One of the best cold Vietnamese dishes has to be these Vietnamese beef noodle bowls. It has been a ‘go to meal’ for my family for years since it is so easy to make. Each bowl is filled with rice vermicelli noodles and tender marinated beef strips. It is then loaded up with as many fresh herbs and vegetables as you want and at the end, tied together by an amazing traditional Vietnamese dressing (nuoc mam cham). This recipe is truly a crowd pleaser and well worth giving a go!
To be honest with you guys, this recipe was one of those last minute change ups. I had originally planned to make a salad this week but that fell through when Steph said it sucked. Of course her verdict came AFTER she finished a big helping of it for dinner. I personally liked it but when one half of the blog says your wrong then maybe… just maybe… the recipe needs a little more work.
Making Vietnamese Beef Noodle Bowls
This beef noodle bowl recipe is on the dinner rotation quite often since it is so tasty, healthy and easy to make. Our fridge is usually stocked with Vietnamese dipping sauce (nuoc mam cham) which we use as the dressing and pickled carrot, so it literally takes us under 20 minutes to get it all on the table.
The heart and soul of this dish has to be the Vietnamese dipping sauce (nuoc mam cham). There are so many variations of this recipe that it really comes down to personal preference. My family prefers it to be sweet and tangy for this dish and we like to drown our noodles in the sauce.
My Tips for Success
- It is very important that the nuoc mam sauce has ample time to fuse with the garlic. A fresh batch of nuoc mam sauce will usually not taste as good until it allowed time to develop.
- The nuoc mam sauce will need adjusting depending on the brand of fish sauce. This is because they all differ slightly in flavour and salt content. Always taste test your nuoc mam after infusion and adjust.
- Do not be alarmed if you find the sauce a little too salty on its own. When added to the noodle bowl, it will dilute and mellow out.
- You can use any rice stick / vermicelli noodle you like but the dong guan type is our favourite.
- My mother likes to rinse the noodles after they have been cooked under warm water to remove the residue. This will prevent your noodles sticking together while they are resting / cooling.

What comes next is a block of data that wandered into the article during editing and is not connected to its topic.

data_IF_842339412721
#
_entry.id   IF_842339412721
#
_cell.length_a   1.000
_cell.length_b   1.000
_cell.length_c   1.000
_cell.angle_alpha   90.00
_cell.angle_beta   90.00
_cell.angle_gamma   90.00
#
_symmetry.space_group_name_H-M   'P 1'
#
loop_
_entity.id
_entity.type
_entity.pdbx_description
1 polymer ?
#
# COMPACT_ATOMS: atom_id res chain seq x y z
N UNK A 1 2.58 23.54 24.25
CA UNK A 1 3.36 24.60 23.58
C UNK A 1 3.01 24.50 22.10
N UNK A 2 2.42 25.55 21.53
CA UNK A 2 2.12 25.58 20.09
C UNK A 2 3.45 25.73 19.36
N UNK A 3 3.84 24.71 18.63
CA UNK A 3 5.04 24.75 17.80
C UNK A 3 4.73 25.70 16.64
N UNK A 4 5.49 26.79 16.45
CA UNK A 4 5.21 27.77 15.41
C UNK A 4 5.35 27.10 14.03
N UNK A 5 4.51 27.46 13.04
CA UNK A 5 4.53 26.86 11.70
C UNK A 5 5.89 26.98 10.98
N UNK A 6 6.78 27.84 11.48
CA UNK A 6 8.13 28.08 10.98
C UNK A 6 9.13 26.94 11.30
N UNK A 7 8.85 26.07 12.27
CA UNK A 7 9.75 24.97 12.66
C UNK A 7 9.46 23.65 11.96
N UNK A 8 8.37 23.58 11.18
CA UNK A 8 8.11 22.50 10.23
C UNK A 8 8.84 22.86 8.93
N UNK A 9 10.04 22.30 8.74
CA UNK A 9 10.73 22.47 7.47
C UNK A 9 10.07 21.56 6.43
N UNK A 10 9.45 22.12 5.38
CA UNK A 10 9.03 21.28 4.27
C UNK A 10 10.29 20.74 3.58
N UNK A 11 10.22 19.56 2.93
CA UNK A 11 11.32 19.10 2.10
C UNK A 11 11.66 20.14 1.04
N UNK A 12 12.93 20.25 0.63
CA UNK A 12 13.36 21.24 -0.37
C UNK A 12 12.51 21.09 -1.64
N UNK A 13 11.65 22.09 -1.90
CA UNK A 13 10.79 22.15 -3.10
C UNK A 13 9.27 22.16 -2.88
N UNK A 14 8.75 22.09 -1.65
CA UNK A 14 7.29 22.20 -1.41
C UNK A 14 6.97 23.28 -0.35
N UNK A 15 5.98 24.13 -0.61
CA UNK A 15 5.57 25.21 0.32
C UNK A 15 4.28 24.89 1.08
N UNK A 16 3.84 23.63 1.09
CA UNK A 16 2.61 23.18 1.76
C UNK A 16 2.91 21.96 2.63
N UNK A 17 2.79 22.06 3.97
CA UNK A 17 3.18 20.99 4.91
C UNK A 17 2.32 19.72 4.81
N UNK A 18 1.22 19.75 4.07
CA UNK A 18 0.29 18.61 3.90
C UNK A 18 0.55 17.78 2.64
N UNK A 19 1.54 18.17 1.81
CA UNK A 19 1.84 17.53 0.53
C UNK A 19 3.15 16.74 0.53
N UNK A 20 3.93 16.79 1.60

- Vietnamese pickled carrots and daikon goes really well with this dish. You can find the recipe for this here.
- I like to serve all the leftover veg and herbs on a platter and place it on the table so people can add more to their bowls. Also, don’t forget to serve the remaining sauce as well!
- If you are super lazy (like me), you can buy salad mix! I have done it before and it does work well.
- If you don’t have all the marinating ingredients on hand, then just season the beef strips with salt and pepper. The nuoc mam sauce will do the rest!
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Vietnamese Beef Noodle Bowls
- 400 gm beef flank steak or whatever you can afford, cut into thin strips (Note 1)
- 1 tbsp oil
- 240 gm rice stick / vermicelli (Dong Guan style) or 4 portions
Vietnamese dipping sauce(make a double batch)
- 2 tsp oyster sauce
- 2 tsp soy sauce
- 2 tsp sesame oil
- 2 garlic clove, finely chopped
Vegetable and Herbs
- 5 – 6 lettuce leaves, shredded
- 1 cucumber, roughly chopped in matchsticks
- 250 gm bean sprouts
- 1/4 bunch coriander, roughly chopped
- handful of mint leaves (optional)
Vietnamese pickled carrots
- crushed peanuts (optional)
Combine all the marinade ingredients in a bowl. Mix in the beef strips and leave aside.
Combine all the nuoc mam sauce ingredients. Cover with cling wrap and leave aside until needed.
Prep all you vegetables.
Cook your rice noodles as directed on the packaging and leave it in strainer until needed.
In a large fry pan or skillet on high, add 1 tbsp of oil and cook the the beef strips until done.
Taste test your nuoc mam sauce and adjust it to your liking. (Do this only after the garlic has had time to infuse)
In each bowl, place the rice noodles in first and then all the toppings on top. Pour the nuoc mam sauce over the top and finish with crushed peanuts.
- If you’ve got a cheaper cut of beef steak then it’s worth tenderising it first. To do this, add 1/2 tsp of baking soda and rub it into the meat. Cover with cling wrap and leave for 20 minutes. Then wash the meat thoroughly with water and pat dry with paper towels.